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29 Palms base opens Victory Park, 5.2 acre facility for military and family members

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Combat Center leadership, Community Services and the Public Works Division officially opened Victory Park with a ribbon-cutting ceremony, Oct. 5.

PWD’s Facility Engineering and Acquisition Division designed the 5.2-acre park to provide families and Marines an area for recreation and special events to improve morale and welfare. The park offers many commodities including an athletic field, charcoal grills and an amphitheater.

More than 50 spectators gathered with Brig. Gen. William F. Mullen III, Combat Center Commanding General, to celebrate the project, which took three years to construct.

“This is a special project for me because it’s my last one before I retire,” said Melvin Pickens, lead facilities management specialist, PWD. “Hopefully we’ll leave the Marine warfighters with something they can use not only now, but years down the road.”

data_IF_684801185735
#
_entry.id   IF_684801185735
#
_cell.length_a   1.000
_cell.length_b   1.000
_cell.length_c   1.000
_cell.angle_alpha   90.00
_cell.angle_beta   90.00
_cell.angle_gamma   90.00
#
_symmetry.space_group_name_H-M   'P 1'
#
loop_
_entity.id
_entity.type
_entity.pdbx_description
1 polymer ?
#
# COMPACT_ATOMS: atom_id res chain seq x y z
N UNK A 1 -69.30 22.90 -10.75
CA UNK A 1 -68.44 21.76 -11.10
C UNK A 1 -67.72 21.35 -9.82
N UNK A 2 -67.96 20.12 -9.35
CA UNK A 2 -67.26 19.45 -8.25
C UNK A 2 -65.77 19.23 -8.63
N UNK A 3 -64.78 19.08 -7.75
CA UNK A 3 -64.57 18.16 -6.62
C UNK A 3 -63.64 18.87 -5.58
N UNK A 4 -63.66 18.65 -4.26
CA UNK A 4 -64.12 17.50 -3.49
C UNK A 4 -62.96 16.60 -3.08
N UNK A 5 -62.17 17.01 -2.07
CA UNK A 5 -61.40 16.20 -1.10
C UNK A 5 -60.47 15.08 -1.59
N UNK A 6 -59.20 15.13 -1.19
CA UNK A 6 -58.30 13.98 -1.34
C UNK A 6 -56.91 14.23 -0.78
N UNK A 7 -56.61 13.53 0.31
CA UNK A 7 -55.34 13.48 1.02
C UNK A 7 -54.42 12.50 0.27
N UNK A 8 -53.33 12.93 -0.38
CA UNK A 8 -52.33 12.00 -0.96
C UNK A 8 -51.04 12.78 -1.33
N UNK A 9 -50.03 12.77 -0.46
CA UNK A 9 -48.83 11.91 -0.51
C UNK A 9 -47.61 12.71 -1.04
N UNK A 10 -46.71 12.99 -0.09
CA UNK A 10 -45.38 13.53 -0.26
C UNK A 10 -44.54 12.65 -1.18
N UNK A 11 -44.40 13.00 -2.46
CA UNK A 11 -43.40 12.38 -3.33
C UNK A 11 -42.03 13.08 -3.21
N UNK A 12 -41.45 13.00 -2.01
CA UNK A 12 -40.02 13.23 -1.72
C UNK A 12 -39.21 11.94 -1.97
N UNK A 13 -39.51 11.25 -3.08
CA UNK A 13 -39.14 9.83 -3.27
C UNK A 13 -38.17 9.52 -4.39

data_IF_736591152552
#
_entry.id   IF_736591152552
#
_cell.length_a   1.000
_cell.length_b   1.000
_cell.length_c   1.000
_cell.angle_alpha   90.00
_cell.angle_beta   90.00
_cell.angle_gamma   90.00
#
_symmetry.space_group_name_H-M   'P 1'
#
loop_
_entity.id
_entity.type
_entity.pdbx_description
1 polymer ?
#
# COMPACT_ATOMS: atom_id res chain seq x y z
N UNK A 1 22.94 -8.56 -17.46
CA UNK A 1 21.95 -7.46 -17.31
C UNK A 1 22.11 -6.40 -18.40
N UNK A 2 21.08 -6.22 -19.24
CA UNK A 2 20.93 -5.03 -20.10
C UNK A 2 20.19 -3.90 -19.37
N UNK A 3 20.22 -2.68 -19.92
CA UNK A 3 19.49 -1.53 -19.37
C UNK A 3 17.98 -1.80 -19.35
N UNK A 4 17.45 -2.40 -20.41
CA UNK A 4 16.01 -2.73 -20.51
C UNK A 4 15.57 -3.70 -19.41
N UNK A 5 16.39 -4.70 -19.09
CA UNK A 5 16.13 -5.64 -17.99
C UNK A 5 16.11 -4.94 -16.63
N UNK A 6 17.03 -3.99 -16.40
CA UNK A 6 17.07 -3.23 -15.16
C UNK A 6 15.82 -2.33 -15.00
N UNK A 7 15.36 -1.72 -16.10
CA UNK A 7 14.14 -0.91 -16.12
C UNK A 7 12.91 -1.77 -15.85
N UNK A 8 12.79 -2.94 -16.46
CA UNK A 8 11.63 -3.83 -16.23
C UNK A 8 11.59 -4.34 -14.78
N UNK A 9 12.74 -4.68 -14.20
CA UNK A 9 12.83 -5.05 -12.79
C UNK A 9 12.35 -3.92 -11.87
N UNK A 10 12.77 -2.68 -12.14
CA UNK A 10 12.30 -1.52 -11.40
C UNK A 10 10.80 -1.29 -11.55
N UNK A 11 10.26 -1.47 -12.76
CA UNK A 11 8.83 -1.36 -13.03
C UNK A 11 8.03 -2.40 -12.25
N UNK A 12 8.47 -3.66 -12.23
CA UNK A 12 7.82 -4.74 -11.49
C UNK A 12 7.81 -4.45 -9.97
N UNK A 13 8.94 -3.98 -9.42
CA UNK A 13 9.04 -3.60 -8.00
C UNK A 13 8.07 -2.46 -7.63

The Combat Center dedicated the field to Maj. Gen. Randall M. Victory, the second Combat Center Commanding General, who served aboard the installation from 1957 to 1959. Victory also commanded 14th Marine Regiment during World War II.

“He was a legend,” said Lt. Cmdr. Juan Chavira, director, PWD. “He led battles in Saigon and Iwo Jima among others.”

Engineers designed Victory Park’s amphitheater to support 5,000-pound speaker arrays and lighting systems. The stage’s awning also has built-in light emitting diode lights (LED).

“All of the electrical work is concealed,” said Richard New, facilities maintenance director, MCCS. “When we designed it we ran the conduit underground so there won’t be any trip hazards.”

In keeping with the Combat Center’s promise of being good stewards of the environment, planters on the outside of the stage serve as aesthetic electrical rooms, allowing the Combat Center to eliminate the use of generators.

According to New, improving the quality of life for Marines and sailors aboard the installation makes for a more effective .

“Having a place where the Marines can go and destress allows them to reengage and focus on supporting the mission,” New said.

Story by Cpl. Connor Hancock

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